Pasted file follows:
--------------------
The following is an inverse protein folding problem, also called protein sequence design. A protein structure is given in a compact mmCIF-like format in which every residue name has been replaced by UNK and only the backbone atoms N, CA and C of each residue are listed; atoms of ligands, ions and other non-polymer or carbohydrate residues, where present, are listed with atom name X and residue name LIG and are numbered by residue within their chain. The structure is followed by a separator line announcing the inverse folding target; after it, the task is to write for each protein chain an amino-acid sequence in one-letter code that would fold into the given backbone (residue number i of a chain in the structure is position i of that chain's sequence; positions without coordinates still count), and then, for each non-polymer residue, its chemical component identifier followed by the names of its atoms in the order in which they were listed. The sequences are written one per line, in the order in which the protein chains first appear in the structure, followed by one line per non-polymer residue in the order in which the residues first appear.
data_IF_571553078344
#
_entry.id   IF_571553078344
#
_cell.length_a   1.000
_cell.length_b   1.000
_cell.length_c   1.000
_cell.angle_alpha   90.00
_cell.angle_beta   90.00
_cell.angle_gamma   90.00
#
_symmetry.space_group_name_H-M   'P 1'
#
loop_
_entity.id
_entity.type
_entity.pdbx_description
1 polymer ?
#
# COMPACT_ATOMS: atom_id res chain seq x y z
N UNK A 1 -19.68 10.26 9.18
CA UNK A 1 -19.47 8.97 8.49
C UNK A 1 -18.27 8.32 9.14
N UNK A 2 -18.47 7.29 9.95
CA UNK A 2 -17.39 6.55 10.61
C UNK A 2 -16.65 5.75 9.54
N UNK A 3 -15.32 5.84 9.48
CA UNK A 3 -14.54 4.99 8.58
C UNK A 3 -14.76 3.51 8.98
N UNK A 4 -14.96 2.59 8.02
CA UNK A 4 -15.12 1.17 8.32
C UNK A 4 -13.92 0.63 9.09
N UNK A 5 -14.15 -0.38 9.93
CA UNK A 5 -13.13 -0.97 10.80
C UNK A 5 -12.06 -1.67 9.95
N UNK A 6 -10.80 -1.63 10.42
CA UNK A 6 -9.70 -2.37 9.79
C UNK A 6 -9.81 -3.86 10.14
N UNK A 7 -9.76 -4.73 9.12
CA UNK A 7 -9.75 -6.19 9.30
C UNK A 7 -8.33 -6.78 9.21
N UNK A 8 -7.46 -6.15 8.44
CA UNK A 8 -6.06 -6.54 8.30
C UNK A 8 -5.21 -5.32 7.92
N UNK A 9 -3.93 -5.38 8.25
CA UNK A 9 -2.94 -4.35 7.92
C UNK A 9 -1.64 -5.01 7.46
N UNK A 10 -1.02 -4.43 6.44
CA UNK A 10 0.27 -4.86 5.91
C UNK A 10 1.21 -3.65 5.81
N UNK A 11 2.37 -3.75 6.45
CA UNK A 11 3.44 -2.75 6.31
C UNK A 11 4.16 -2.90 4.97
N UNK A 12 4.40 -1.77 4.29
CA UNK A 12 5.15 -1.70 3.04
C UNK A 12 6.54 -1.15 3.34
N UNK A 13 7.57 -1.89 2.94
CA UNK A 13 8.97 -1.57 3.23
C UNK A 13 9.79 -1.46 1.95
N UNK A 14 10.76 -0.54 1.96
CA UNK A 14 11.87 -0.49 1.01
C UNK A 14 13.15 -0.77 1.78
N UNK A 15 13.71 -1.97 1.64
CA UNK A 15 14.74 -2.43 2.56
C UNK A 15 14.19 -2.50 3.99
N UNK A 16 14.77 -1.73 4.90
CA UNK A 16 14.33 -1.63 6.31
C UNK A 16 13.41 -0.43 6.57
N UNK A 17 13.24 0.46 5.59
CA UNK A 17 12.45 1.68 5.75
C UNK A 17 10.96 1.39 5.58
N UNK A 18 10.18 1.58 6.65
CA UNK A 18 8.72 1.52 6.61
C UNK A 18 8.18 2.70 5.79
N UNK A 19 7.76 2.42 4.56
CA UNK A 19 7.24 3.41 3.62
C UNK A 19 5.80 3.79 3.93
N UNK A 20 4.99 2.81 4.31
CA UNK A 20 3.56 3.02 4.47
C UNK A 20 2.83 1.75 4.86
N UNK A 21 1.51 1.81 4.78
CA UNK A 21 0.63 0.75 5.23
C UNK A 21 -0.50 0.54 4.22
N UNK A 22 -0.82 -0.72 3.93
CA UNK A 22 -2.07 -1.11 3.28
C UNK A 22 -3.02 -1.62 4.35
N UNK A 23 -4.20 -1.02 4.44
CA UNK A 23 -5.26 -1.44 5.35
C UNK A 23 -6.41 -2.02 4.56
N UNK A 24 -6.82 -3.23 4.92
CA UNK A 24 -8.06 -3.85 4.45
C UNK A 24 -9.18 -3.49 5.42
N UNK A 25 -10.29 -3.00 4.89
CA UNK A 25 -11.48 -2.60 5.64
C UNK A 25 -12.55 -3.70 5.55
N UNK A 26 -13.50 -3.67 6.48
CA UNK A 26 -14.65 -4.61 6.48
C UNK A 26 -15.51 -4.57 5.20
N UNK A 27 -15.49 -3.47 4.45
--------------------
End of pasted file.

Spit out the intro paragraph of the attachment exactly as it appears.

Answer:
The following is an inverse protein folding problem, also called protein sequence design. A protein structure is given in a compact mmCIF-like format in which every residue name has been replaced by UNK and only the backbone atoms N, CA and C of each residue are listed; atoms of ligands, ions and other non-polymer or carbohydrate residues, where present, are listed with atom name X and residue name LIG and are numbered by residue within their chain. The structure is followed by a separator line announcing the inverse folding target; after it, the task is to write for each protein chain an amino-acid sequence in one-letter code that would fold into the given backbone (residue number i of a chain in the structure is position i of that chain's sequence; positions without coordinates still count), and then, for each non-polymer residue, its chemical component identifier followed by the names of its atoms in the order in which they were listed. The sequences are written one per line, in the order in which the protein chains first appear in the structure, followed by one line per non-polymer residue in the order in which the residues first appear.